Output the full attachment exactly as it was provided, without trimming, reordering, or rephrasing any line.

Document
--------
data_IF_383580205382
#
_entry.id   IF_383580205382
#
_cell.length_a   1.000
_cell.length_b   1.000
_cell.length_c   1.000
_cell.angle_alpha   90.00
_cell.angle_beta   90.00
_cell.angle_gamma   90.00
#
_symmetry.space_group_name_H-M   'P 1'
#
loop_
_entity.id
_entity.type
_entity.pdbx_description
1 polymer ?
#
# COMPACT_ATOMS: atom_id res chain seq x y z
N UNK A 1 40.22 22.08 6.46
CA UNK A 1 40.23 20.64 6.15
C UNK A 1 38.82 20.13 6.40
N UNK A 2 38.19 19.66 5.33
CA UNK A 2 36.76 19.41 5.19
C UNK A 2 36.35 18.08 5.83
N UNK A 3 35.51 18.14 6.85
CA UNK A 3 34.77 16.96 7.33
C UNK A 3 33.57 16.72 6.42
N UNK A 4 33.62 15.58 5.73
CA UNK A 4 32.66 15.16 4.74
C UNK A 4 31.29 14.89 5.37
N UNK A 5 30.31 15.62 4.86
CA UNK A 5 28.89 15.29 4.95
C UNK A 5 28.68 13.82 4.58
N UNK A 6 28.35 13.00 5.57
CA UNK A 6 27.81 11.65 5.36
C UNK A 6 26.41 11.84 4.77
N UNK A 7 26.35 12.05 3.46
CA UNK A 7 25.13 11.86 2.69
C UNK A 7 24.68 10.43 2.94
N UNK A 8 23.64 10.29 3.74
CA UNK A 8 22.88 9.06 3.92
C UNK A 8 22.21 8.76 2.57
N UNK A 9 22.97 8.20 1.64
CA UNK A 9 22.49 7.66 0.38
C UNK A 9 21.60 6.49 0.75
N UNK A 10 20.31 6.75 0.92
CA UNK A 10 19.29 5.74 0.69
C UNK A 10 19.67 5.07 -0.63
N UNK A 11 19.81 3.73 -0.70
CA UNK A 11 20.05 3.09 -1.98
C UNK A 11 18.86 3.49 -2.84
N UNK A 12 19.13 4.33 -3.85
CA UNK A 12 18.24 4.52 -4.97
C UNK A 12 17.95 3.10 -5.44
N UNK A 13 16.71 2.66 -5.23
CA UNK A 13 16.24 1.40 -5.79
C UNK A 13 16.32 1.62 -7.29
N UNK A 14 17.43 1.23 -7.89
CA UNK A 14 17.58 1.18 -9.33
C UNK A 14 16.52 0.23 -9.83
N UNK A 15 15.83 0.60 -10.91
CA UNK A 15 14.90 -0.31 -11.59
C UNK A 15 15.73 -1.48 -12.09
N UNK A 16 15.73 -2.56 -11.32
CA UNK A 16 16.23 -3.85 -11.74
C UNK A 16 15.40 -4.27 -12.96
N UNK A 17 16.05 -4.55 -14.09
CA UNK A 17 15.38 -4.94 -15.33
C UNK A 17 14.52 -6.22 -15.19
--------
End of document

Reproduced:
data_IF_383580205382
#
_entry.id   IF_383580205382
#
_cell.length_a   1.000
_cell.length_b   1.000
_cell.length_c   1.000
_cell.angle_alpha   90.00
_cell.angle_beta   90.00
_cell.angle_gamma   90.00
#
_symmetry.space_group_name_H-M   'P 1'
#
loop_
_entity.id
_entity.type
_entity.pdbx_description
1 polymer ?
#
# COMPACT_ATOMS: atom_id res chain seq x y z
N UNK A 1 40.22 22.08 6.46
CA UNK A 1 40.23 20.64 6.15
C UNK A 1 38.82 20.13 6.40
N UNK A 2 38.19 19.66 5.33
CA UNK A 2 36.76 19.41 5.19
C UNK A 2 36.35 18.08 5.83
N UNK A 3 35.51 18.14 6.85
CA UNK A 3 34.77 16.96 7.33
C UNK A 3 33.57 16.72 6.42
N UNK A 4 33.62 15.58 5.73
CA UNK A 4 32.66 15.16 4.74
C UNK A 4 31.29 14.89 5.37
N UNK A 5 30.31 15.62 4.86
CA UNK A 5 28.89 15.29 4.95
C UNK A 5 28.68 13.82 4.58
N UNK A 6 28.35 13.00 5.57
CA UNK A 6 27.81 11.65 5.36
C UNK A 6 26.41 11.84 4.77
N UNK A 7 26.35 12.05 3.46
CA UNK A 7 25.13 11.86 2.69
C UNK A 7 24.68 10.43 2.94
N UNK A 8 23.64 10.29 3.74
CA UNK A 8 22.88 9.06 3.92
C UNK A 8 22.21 8.76 2.57
N UNK A 9 22.97 8.20 1.64
CA UNK A 9 22.49 7.66 0.38
C UNK A 9 21.60 6.49 0.75
N UNK A 10 20.31 6.75 0.92
CA UNK A 10 19.29 5.74 0.69
C UNK A 10 19.67 5.07 -0.63
N UNK A 11 19.81 3.73 -0.70
CA UNK A 11 20.05 3.09 -1.98
C UNK A 11 18.86 3.49 -2.84
N UNK A 12 19.13 4.33 -3.85
CA UNK A 12 18.24 4.52 -4.97
C UNK A 12 17.95 3.10 -5.44
N UNK A 13 16.71 2.66 -5.23
CA UNK A 13 16.24 1.40 -5.79
C UNK A 13 16.32 1.62 -7.29
N UNK A 14 17.43 1.23 -7.89
CA UNK A 14 17.58 1.18 -9.33
C UNK A 14 16.52 0.23 -9.83
N UNK A 15 15.83 0.60 -10.91
CA UNK A 15 14.90 -0.31 -11.59
C UNK A 15 15.73 -1.48 -12.09
N UNK A 16 15.73 -2.56 -11.32
CA UNK A 16 16.23 -3.85 -11.74
C UNK A 16 15.40 -4.27 -12.96
N UNK A 17 16.05 -4.55 -14.09
CA UNK A 17 15.38 -4.94 -15.33
C UNK A 17 14.52 -6.22 -15.19